Perth bushfire: More than 70 homes destroyed as New Zealander captures terrifying scenes on video

Footage captured by a New Zealander in Western Australia has captured the terrifying scenes of a bushfire ripping through surrounding land in the dark.

Firefighters in Perth have been battling gusty winds and high temperatures to try and contain the blaze that began on Monday and is still burning. Australian broadcaster 9 News is reporting that more than 70 homes have been destroyed. 

The blaze came amid Perth being locked down for five days on Sunday after a coronavirus infection was detected in the community.

Video of the fire, supplied to Newshub, captured the flames that have ripped through more than 17,000 acres spreading across the vast land.

Kiwi Jo Anderson says her property is charred but her husband was able to save their house despite it being inundated by flames.

"There isn't a spot that isn't burned," she told Newshub. 

"It's completely black and just scorched.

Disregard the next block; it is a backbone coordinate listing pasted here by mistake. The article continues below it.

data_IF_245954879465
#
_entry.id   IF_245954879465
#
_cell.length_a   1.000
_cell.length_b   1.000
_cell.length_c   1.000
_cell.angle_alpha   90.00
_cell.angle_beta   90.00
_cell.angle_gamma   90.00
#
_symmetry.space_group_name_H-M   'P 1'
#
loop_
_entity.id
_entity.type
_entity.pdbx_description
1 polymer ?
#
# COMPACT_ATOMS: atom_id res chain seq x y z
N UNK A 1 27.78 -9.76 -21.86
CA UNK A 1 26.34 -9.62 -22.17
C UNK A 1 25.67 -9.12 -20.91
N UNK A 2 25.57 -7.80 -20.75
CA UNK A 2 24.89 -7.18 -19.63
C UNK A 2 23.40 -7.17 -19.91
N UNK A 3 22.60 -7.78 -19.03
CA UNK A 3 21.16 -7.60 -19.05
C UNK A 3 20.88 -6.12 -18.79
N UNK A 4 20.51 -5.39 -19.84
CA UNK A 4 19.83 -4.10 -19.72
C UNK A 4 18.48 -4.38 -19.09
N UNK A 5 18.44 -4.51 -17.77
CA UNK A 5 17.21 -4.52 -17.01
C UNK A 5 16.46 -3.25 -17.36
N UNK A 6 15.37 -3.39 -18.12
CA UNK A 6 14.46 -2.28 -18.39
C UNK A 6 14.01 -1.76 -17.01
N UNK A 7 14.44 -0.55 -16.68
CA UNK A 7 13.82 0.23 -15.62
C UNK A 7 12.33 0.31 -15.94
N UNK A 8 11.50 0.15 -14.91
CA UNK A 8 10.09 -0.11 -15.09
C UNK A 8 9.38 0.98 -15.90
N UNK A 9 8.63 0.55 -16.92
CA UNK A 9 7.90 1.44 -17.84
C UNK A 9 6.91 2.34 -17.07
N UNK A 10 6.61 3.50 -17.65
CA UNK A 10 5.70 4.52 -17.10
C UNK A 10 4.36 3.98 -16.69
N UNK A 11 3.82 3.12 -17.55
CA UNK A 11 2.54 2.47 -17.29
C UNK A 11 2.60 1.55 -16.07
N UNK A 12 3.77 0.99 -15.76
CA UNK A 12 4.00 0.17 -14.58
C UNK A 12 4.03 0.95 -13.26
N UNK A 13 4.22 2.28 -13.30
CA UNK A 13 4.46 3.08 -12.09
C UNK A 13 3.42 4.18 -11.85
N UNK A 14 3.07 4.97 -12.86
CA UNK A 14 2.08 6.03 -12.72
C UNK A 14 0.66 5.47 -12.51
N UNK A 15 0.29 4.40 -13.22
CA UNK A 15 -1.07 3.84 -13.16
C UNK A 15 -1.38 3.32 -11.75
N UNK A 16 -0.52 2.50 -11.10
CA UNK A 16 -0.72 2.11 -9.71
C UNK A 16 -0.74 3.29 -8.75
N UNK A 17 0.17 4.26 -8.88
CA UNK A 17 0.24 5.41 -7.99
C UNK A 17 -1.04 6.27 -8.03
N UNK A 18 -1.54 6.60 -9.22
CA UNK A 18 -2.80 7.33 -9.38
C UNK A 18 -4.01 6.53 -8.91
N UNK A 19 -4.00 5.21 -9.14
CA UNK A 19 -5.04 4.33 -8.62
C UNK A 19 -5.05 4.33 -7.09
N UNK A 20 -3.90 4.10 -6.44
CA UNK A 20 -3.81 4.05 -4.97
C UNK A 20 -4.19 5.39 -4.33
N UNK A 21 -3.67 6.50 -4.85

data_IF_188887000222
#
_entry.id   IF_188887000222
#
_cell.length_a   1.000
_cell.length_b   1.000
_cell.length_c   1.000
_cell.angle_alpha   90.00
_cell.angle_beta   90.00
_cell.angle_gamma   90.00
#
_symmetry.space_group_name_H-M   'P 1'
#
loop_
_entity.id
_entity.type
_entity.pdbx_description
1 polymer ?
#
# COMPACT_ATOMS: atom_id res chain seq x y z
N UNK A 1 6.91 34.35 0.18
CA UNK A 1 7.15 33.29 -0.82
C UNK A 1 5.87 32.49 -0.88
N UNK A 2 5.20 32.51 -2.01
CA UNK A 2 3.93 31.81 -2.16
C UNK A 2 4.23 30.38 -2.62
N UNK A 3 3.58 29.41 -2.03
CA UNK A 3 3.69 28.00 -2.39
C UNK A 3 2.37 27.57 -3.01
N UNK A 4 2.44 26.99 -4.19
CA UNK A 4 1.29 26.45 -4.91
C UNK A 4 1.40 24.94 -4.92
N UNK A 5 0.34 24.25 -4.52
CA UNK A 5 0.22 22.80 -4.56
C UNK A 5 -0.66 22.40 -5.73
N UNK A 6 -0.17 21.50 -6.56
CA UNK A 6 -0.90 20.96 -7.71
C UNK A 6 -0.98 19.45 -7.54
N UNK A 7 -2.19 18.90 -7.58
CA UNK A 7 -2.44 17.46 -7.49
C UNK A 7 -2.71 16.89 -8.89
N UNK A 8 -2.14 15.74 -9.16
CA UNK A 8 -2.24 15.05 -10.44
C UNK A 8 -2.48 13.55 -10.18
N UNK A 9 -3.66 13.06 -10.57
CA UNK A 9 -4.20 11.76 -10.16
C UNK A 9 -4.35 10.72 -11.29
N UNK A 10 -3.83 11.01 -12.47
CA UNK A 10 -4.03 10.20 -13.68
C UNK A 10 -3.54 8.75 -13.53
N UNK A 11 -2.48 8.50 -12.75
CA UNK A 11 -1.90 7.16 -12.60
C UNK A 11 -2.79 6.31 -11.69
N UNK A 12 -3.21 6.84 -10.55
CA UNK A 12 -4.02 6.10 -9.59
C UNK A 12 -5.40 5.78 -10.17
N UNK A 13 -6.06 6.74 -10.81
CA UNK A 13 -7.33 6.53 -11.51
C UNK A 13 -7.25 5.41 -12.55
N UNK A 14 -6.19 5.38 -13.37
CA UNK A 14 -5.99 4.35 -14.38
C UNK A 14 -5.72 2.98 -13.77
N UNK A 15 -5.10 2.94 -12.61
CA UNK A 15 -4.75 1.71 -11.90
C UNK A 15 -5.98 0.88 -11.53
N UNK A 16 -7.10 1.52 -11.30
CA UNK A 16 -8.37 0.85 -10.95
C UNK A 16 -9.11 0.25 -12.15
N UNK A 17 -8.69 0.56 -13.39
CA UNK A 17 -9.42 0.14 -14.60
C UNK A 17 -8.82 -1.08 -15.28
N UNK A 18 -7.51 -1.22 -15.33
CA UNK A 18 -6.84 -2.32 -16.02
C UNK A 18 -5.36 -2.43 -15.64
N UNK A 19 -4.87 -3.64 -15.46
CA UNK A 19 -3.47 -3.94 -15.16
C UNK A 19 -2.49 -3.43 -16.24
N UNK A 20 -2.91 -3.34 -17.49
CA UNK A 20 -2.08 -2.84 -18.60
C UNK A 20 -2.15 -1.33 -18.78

"It came straight up our block - and we couldn't have been more centrally located to where the fire was ripping through."

"Thankfully, Greg [husband] defended our house fantastically."

WA Premier Mark McGowan said the past 24 hours had been devastating.

"My deepest sympathies, and those of all Western Australians, are with those who have lost their homes and properties to the blaze, and those who are still waiting for news."

Perth bushfire: More than 70 homes destroyed as New Zealander captures terrifying scenes on video
Photo credit: Supplied

WA's Department of Fire and Emergency Services (DFES) said on Tuesday night firefighters had been working in extreme terrain and conditions.

"Erratic fire behaviour fanned by strong winds continues to challenge crews on the frontline who are protecting what they can and putting containment lines in place," the DFES said on Twitter.

More than 200 firefighters were battling the flames, while officials warned climate conditions were unlikely to bring quick relief.

Australia is still recovering from last season's record infernos, blamed largely on global warming. It has experienced nine of its 10 hottest years on record since 2005, prompting authorities to warn that fire risks will continue to grow.

Reuters / Newshub.